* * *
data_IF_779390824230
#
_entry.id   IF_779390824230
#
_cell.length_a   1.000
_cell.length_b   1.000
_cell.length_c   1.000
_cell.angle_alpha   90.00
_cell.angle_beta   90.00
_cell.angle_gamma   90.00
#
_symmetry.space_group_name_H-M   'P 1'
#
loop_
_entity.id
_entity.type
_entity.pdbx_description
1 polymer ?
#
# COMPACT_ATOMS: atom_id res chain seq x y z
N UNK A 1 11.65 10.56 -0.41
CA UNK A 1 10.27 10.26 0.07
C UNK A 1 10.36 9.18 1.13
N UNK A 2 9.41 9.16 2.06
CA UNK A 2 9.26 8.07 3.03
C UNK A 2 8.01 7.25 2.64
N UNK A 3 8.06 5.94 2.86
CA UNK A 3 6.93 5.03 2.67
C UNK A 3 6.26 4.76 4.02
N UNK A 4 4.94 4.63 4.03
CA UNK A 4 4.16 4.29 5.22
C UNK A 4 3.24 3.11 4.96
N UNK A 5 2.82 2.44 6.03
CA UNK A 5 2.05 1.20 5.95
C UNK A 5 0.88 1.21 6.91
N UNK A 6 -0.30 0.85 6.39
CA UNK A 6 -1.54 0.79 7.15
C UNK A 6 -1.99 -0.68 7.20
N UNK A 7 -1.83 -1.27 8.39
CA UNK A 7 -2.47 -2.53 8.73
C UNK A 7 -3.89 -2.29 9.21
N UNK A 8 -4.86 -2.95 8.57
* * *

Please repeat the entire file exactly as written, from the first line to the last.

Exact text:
data_IF_779390824230
#
_entry.id   IF_779390824230
#
_cell.length_a   1.000
_cell.length_b   1.000
_cell.length_c   1.000
_cell.angle_alpha   90.00
_cell.angle_beta   90.00
_cell.angle_gamma   90.00
#
_symmetry.space_group_name_H-M   'P 1'
#
loop_
_entity.id
_entity.type
_entity.pdbx_description
1 polymer ?
#
# COMPACT_ATOMS: atom_id res chain seq x y z
N UNK A 1 11.65 10.56 -0.41
CA UNK A 1 10.27 10.26 0.07
C UNK A 1 10.36 9.18 1.13
N UNK A 2 9.41 9.16 2.06
CA UNK A 2 9.26 8.07 3.03
C UNK A 2 8.01 7.25 2.64
N UNK A 3 8.06 5.94 2.86
CA UNK A 3 6.93 5.03 2.67
C UNK A 3 6.26 4.76 4.02
N UNK A 4 4.94 4.63 4.03
CA UNK A 4 4.16 4.29 5.22
C UNK A 4 3.24 3.11 4.96
N UNK A 5 2.82 2.44 6.03
CA UNK A 5 2.05 1.20 5.95
C UNK A 5 0.88 1.21 6.91
N UNK A 6 -0.30 0.85 6.39
CA UNK A 6 -1.54 0.79 7.15
C UNK A 6 -1.99 -0.68 7.20
N UNK A 7 -1.83 -1.27 8.39
CA UNK A 7 -2.47 -2.53 8.73
C UNK A 7 -3.89 -2.29 9.21
N UNK A 8 -4.86 -2.95 8.57